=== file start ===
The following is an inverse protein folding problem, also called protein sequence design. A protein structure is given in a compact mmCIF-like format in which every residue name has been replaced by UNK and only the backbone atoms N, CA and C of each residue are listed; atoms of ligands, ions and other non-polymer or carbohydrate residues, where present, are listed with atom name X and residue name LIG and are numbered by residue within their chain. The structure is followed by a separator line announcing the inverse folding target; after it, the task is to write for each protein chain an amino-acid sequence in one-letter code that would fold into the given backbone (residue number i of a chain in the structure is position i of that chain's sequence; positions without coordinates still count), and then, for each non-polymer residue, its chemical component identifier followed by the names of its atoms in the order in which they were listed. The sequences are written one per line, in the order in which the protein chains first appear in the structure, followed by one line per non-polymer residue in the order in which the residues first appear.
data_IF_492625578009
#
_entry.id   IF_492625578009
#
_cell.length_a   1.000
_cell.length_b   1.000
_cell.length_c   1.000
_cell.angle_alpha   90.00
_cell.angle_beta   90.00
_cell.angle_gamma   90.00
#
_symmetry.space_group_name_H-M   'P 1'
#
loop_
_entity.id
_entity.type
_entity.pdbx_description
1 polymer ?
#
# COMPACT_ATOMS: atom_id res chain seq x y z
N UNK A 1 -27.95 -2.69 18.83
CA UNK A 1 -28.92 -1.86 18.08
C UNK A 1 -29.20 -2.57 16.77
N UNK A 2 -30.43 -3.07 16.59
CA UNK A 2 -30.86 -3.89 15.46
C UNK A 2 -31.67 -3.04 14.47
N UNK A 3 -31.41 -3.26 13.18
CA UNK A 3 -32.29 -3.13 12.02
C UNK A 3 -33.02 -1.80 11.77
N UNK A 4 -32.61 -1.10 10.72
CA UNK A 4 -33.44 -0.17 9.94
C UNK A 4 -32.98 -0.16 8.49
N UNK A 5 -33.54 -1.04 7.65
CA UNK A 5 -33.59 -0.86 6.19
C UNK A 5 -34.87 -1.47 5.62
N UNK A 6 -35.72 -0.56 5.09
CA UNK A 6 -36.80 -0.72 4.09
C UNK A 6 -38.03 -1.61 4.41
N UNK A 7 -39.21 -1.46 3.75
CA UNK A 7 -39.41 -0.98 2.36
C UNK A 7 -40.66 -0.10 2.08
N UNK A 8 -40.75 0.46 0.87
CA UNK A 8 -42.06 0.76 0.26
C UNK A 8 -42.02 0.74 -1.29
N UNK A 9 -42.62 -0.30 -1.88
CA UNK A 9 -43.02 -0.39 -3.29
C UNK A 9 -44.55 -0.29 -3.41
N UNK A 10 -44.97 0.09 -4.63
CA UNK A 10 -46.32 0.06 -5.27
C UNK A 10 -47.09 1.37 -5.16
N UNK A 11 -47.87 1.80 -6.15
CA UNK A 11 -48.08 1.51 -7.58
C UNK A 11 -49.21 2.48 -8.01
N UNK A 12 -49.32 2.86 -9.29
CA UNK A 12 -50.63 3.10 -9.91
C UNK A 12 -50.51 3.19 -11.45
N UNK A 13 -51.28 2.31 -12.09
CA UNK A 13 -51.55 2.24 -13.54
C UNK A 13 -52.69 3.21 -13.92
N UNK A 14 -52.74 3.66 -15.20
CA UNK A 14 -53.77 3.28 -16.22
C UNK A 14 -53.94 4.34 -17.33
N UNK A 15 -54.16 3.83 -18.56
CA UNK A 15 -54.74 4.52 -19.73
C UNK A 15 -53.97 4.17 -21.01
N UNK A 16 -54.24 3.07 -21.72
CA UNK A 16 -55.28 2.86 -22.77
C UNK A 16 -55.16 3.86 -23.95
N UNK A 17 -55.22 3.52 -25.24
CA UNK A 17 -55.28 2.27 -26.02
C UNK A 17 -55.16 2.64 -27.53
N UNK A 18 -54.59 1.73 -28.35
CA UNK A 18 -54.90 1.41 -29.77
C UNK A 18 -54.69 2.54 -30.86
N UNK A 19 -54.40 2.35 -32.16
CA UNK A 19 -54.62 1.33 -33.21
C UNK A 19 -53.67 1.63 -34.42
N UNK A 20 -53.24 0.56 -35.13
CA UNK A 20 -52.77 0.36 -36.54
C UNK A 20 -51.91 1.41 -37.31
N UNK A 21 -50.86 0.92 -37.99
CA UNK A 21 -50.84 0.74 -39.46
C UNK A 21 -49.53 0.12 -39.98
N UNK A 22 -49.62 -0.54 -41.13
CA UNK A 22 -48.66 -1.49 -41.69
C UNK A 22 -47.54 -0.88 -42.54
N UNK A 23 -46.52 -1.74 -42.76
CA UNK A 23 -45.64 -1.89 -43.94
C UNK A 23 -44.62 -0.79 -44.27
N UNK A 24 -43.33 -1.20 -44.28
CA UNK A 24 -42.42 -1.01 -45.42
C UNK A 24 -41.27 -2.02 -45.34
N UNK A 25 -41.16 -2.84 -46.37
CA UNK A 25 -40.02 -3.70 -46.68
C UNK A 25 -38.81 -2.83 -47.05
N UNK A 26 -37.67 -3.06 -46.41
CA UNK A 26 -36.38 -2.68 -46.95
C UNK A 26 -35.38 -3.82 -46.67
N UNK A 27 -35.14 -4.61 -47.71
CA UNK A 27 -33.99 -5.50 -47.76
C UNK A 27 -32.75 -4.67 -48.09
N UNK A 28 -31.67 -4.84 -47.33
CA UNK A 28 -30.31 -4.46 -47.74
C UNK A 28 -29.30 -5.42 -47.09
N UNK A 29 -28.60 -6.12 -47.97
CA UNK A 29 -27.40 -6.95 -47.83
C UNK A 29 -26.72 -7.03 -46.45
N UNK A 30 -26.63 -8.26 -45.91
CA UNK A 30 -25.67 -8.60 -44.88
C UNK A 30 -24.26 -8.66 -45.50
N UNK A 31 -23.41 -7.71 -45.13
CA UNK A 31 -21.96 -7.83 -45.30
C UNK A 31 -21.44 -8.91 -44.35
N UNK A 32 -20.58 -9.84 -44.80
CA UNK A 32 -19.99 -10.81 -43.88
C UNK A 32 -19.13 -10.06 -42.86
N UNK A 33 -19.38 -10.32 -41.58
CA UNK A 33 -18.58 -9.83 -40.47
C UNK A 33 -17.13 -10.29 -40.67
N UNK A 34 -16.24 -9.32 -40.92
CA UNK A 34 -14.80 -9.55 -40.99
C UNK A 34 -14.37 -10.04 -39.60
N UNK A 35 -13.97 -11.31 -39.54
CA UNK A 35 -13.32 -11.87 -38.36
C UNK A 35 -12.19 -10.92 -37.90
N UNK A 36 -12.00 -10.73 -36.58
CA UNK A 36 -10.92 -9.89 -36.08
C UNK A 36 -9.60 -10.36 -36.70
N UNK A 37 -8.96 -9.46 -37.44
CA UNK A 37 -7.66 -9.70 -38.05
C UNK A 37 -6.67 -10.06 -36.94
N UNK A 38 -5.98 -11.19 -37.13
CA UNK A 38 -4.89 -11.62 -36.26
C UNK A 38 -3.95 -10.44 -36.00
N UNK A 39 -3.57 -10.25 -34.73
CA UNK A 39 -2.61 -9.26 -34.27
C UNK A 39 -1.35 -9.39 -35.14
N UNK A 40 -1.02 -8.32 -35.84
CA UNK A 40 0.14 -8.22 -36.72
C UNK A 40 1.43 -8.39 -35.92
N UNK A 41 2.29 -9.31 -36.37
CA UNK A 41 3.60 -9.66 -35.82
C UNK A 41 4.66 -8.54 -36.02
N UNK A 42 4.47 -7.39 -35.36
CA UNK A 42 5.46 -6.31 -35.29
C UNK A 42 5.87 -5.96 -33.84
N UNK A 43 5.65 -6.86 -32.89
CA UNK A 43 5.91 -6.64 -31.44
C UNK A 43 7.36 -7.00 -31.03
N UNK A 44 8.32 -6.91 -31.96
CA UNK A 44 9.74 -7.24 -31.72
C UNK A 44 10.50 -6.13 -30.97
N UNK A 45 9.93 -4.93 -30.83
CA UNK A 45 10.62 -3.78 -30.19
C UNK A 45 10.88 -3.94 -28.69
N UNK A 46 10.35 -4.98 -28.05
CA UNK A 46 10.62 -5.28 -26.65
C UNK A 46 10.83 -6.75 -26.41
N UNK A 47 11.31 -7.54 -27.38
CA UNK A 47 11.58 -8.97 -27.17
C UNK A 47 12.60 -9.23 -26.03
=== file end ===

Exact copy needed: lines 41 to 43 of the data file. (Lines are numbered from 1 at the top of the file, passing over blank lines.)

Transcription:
CA UNK A 7 -39.41 -0.98 2.36
C UNK A 7 -40.66 -0.10 2.08
N UNK A 8 -40.75 0.46 0.87